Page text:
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To make wine we press grapes to get grape juice, which contain naturally occurring sugars. Once we have this sugary grape juice we can transfer it into a container, such as a barrel, and the bacteria (yeast) that exists naturally will come along and start to interact with the sugars, eventually converting them into ethyl alcohol (ethanol) and co2 (and, most importantly in this case, wine!). So to put it simply:

“Sugar + yeast + time = alcohol + co2”

(Actual modern wine production is obviously much more complicated and scientific than this but that’s not important at the moment)

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Fermentation allows us to make beer (through the process of brewing malted barley), wine, cider (using the sugar in the apples, pears etc), and similar alcoholic beverages up to an ABV (alcohol by volume) of around 15%, before a number of natural factors come along and stop the process. This is all fine and good, but what if we want something a bit stronger? After all, that bottle of gin in your kitchen cabinet is certainly more than 15% right?

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That’s where distillation comes in.

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Distillation

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Distillation is the name of the process that allows us to separate the alcohol we’ve made through fermentation from the rest of the non-alcoholic liquid. This increases the ABV (from say 15% alcohol to something like 45% alcohol), while also changing the taste, flavour and removing the colour. Continuing with the wine example – if we distil fermented grape juice (wine around 10-15% abv) then we end up with Brandy (at around 40% abv). The more we distil, or the closer we get to pure ethanol, or 100% alcohol, the less of the original flavours from the fermentation remain – we end up with what we call neutral spirit, as it is relatively odourless and flavourless.

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How can we do this?

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Water and alcohol have different boiling points. You’ll probably remember from science class that at sea level water has a boiling point of 100°c. Alcohol on the hand has a boiling point of approx 78.4°c. This means that if we were to pour a mixture of water and alcohol into a pan and heat it up, the alcohol would boil and turn to vapour before the water, disappearing from our jug (and from our hearts) and into the sky.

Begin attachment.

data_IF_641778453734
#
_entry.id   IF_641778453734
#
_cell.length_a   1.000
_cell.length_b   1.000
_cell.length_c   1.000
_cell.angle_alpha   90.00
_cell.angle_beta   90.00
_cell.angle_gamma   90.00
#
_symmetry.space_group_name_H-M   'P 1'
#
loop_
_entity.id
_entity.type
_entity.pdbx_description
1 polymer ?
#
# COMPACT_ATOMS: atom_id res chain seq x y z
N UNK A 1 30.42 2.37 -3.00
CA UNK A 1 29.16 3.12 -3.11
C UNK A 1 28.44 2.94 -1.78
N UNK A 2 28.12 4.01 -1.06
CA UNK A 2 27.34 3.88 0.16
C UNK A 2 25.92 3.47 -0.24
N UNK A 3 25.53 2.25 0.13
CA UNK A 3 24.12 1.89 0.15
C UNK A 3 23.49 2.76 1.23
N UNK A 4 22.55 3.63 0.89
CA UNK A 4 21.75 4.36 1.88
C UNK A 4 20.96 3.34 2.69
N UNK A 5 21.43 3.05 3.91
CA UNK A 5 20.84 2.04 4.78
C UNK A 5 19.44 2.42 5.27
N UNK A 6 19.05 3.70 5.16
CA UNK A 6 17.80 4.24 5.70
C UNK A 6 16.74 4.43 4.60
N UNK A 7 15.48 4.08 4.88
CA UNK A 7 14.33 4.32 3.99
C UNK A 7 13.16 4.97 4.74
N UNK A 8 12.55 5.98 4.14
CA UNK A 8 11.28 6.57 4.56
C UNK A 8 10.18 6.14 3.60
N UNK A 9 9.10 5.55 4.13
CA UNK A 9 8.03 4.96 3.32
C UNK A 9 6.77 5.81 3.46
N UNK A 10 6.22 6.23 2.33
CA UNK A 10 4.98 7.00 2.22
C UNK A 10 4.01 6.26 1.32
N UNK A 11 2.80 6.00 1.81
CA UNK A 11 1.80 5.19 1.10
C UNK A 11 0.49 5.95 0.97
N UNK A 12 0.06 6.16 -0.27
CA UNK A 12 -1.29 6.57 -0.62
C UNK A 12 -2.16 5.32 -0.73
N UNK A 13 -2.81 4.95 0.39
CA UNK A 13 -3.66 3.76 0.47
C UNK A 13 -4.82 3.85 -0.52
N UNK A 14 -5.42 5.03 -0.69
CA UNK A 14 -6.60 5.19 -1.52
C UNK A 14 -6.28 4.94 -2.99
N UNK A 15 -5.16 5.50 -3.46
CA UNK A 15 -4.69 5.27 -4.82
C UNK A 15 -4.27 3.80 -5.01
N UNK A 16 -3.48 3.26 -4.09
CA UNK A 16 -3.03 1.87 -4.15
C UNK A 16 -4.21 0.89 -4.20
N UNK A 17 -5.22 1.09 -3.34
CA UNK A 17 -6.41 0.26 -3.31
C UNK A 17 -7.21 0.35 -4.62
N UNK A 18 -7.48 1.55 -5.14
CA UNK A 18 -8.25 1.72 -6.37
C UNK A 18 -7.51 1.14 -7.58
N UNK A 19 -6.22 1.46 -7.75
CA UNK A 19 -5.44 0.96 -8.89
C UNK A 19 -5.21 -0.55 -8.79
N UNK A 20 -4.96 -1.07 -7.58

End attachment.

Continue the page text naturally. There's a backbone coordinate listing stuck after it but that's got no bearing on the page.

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Luckily for us, over 1000 years ago humans developed basic tools called ‘stills’ which can make use of the different boiling points and collect the alcohol vapours instead of letting them fly off into the heavens.

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The first, and most simple, is the aptly named, Simple Still, or Pot Still.

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Pot Still

A simple diagram of a Pot Still

The pot still has two main components – the boiler and the condenser. In the boiler we place our mash (our fermented alcohol), which we then heat up. Once the liquid inside raises in temperature and reaches the boiling point for alcohol, the alcohol will change from liquid to a vapour and rise up through the swan neck and along the pipe into the condenser. As the condenser is not heated the alcohol will start to lower in temperature and eventually change back into a liquid again, and in the process we’ve now moved the alcohol while leaving (most) of the other liquid behind. There are some other compounds that come along for the ride as well, so distillers will break the liquid into cuts, with the heads and tails being the first and last parts of the distillation that can contain some pretty nasty compounds so need to be discarded. The body, making up around 80% of the total distilate, is what we will actually use.

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In reality one distillation will usually take us to an ABV somewhere around 25-45%, so in many cases we will do this whole process again (a second distillation) giving us a higher ABV again before we decide whether to bottle our alcohol (with some added water of course!) or rest it in vats or barrels.

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Column still

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A pot still is great as it allows us to boost the alcohol while retaining flavour from the original ingredients (remember that as the ABV increases you’re basically getting closer and closer to pure ethanol and losing flavour) but it’s not the most efficient way as its very much a stop/start process. Luckily for us around the time of the industrial revolution in the early 1800s the column still, or continuous still was invented. A column still lets us continue to add the mash while the distillation process is taking place, so the still can operate for far longer periods of time.

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The actual distillation is a little bit more complicated than the pot still but basically how they work is that the still is set up as two large stacks (or columns); one column acts as a still and one as a condenser. The still has a series of bubble plates, basically metal plates with small holes in them. The mash is added from the top and steam is forced in from the bottom. As the mash fights its way down through the holes the steam, moving up, heats the alcohol and seperates it from the mash, which allows us to collect just the alcohol vapors at the top. Through this process we can get really high ABV levels relatively quickly  – up to around 96% (effectively making a odourless, flavourless, neutral spirit).